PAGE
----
Current Affairs History Military Politics

The Irish Media In Panic Mode

An Active Service Unit of the Irish Republican Army launches an anti-aircraft attack
An Active Service Unit (ASU) of the Irish Republican Army launches an anti-aircraft attack with a .50 calibre HMG (Heavy Machine Gun) in the British Occupied North of Ireland, late 1980s

Reading Ireland’s national and regional newspapers the worried expectations of the media establishment that Sinn Féin and various smaller parties will make unprecedented gains in the upcoming European and local elections, and largely at the expense of the country’s traditional ruling parties, is almost palatable. Hardly a day goes by without an anti-SF report or opinion piece being published, some perfectly legitimate criticisms over policy or concerns about the personal records of elected politicians, others simply fantasy histories from the nuttier fringe of the Irish commentariat (a vote for Sinn Féin is a vote for the Nazis in 1930s’ Germany or something…). Given that for several decades politics in Ireland was essentially tripartite in nature, government by either Fianna Fáil or Fine Gael with the Labour Party (and occasional guests) in a supporting role, it is hardly surprising that the pet monkeys of the press are rattling their gilded cages. What, no more bananas? Of course in the north-east of the country the picture is complicated by SF now functioning as the (Nationalist) establishment but that doesn’t stop the Belfast members of the national Independent group of newspapers playing their part in the ongoing struggle, albeit with the rhetoric turned all the way up to eleven. Suzanne Breen, who I respect more than most Irish journos, has this uncharacteristically OTT report in the Belfast Telegraph. Remember the (Provisional) Irish Republican Army? The insurgent force that declared a ceasefire in 1997 and a compete end to the “armed campaign” in 2005?

“The IRA has a secret arsenal of deadly munitions capable of bringing down military helicopters and penetrating PSNI Land Rovers, killing all personnel travelling inside.

Millionaire Florida stockbroker turned IRA gunrunner, Mike Logan, says he sent the powerful incendiary shells to the Provisionals who tested them and were “delighted with the results”.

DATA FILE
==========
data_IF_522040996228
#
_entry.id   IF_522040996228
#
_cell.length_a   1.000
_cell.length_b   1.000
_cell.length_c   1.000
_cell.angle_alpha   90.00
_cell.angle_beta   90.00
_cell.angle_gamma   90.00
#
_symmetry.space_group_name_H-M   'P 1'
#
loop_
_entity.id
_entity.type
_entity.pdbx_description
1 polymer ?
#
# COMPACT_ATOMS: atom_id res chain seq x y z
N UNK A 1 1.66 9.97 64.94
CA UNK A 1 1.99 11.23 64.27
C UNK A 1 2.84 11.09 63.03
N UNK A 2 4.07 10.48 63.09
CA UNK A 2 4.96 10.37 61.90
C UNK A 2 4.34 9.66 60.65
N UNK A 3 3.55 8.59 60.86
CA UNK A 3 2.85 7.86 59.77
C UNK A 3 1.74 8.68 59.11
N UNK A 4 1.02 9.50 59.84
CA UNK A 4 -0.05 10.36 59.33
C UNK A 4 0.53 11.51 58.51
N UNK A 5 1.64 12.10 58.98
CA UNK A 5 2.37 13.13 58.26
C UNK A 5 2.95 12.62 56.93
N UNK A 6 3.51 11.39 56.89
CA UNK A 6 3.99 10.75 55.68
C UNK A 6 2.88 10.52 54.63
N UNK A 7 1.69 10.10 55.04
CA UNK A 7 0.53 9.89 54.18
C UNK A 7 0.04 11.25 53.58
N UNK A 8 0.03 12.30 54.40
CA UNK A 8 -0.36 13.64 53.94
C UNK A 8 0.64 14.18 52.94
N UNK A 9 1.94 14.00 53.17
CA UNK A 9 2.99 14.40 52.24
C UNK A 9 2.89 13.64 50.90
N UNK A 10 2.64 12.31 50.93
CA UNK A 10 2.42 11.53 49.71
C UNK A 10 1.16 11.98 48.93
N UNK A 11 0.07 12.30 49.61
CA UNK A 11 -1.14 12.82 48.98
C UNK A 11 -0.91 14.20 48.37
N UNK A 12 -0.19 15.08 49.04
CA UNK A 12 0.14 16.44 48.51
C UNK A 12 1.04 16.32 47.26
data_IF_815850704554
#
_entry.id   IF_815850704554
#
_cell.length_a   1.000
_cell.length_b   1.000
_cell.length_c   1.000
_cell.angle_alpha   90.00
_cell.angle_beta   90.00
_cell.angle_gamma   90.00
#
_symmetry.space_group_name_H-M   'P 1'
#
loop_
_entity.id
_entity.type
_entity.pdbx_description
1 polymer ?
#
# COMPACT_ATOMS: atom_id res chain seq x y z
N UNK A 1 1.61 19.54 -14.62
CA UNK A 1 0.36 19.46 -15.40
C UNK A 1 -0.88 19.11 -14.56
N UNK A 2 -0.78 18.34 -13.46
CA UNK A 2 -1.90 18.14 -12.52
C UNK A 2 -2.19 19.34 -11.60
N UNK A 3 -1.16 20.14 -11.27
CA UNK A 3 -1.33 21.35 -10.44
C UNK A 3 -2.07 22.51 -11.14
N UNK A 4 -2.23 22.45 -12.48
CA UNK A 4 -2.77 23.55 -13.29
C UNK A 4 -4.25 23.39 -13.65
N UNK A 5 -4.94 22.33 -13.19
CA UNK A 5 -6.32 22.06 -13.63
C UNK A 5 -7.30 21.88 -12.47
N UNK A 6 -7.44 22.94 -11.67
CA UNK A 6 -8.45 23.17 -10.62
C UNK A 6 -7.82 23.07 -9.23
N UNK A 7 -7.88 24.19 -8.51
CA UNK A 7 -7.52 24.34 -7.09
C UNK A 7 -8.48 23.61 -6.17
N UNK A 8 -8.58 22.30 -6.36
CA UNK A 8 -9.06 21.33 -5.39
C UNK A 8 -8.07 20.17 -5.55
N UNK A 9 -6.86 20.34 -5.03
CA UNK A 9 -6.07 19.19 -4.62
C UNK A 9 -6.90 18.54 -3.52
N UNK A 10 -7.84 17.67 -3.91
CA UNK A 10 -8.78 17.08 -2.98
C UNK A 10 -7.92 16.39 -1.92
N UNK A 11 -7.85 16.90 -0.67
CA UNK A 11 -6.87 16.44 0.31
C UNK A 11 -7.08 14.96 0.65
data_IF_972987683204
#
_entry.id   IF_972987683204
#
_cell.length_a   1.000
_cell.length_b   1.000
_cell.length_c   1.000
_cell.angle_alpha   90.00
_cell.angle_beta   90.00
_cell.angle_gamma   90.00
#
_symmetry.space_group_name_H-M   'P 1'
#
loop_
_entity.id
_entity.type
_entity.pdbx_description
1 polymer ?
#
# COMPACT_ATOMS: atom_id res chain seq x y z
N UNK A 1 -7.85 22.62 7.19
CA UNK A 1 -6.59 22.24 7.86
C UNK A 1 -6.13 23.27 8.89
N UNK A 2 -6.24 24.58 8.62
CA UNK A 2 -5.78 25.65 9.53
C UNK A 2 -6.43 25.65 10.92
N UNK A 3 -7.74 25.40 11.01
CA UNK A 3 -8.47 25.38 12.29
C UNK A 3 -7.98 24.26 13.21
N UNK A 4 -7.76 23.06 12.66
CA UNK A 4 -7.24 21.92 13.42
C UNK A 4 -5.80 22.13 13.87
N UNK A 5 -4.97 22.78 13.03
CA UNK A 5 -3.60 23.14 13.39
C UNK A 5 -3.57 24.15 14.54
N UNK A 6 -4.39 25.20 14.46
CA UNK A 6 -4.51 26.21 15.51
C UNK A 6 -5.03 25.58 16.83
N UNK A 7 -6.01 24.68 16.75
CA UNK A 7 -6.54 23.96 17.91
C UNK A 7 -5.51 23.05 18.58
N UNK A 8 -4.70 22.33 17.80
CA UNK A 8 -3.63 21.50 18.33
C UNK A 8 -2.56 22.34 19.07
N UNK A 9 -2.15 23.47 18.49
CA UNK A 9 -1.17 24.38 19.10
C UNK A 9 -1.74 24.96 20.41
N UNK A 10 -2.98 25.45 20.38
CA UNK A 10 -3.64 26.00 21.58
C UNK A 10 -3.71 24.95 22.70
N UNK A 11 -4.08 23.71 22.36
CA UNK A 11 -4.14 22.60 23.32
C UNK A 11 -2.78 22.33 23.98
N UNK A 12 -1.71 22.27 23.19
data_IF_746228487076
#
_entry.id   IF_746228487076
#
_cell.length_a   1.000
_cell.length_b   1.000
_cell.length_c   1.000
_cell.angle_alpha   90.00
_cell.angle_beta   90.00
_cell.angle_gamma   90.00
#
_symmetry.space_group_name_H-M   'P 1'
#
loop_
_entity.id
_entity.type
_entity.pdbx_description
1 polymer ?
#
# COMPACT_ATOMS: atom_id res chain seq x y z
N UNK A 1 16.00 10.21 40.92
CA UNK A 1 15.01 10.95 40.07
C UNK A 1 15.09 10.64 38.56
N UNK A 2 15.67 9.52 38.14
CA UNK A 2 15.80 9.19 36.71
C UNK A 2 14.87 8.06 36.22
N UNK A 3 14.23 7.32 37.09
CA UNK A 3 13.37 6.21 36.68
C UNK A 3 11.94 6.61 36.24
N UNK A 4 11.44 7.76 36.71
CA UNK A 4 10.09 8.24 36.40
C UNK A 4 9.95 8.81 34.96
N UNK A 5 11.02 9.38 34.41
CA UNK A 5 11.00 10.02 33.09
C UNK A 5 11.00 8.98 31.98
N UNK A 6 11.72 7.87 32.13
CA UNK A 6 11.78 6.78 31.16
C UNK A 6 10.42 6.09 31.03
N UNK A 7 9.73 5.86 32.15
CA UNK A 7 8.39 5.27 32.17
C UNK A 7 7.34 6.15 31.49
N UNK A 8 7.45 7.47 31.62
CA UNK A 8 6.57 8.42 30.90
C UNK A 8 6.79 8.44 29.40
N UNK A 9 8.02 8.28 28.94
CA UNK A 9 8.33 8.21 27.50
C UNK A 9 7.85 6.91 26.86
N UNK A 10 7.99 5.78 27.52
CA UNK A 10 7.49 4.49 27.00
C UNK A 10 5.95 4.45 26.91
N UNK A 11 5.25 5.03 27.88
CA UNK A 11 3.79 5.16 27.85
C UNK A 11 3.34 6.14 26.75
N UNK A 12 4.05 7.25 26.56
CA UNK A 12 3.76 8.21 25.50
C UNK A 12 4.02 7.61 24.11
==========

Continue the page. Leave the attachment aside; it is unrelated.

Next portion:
In an exclusive interview with Sunday Life, Logan reveals new details of the weapons cache he sent to IRA leader, Sean ‘Spike’ Murray.

As well as arming the Provisionals with hundreds of handguns as previously reported, he has now disclosed that he also sent munitions as powerful as those the US Army deployed against Saddam Hussein in the Iraq war.

He claims that years after the IRA ceasefire, the Provos were still keen to buy heavy weapons capable of killing dozens of police officers and British soldiers.

“I sent them .50 calibre shells called Raufoss rounds,” Logan says.

“The Americans used them to annihilate miles of Saddam Hussein’s tanks in Iraq. I can’t stress how powerful they are.

“These shells are armour piercing. They penetrate the vehicle they’re fired at, then explode and ignite. They can incinerate everything and everybody inside.

“I bought 20 of them for just $10 a piece at a gun show. I sent them to Spike. On my next visit to Ireland, he said he was delighted with them. The look on his face was priceless.

“He told me he’d personally tested one of them on a scrap car down South. He said, ‘Wow, they’re good. They really do the business.’ There are still 19 of these rounds out there. Somebody somewhere in Ireland has them.”

The Raufoss rounds are fired from a heavy duty machine gun or large sniper rifle.”

So the secret arsenal of “deadly munitions” is exactly 19 – that’s nineteen – bullets?

As for their location we know exactly where they are: in one of several permanently sealed underground bunkers along with the weapons that could fire them, placed there as part of the international decommissioning process of the early 2000s. By the by, the use of Raufoss Mk 211 .50 calibre rounds to “annihilate miles of Saddam Hussein’s tanks in Iraq”? Bollocks

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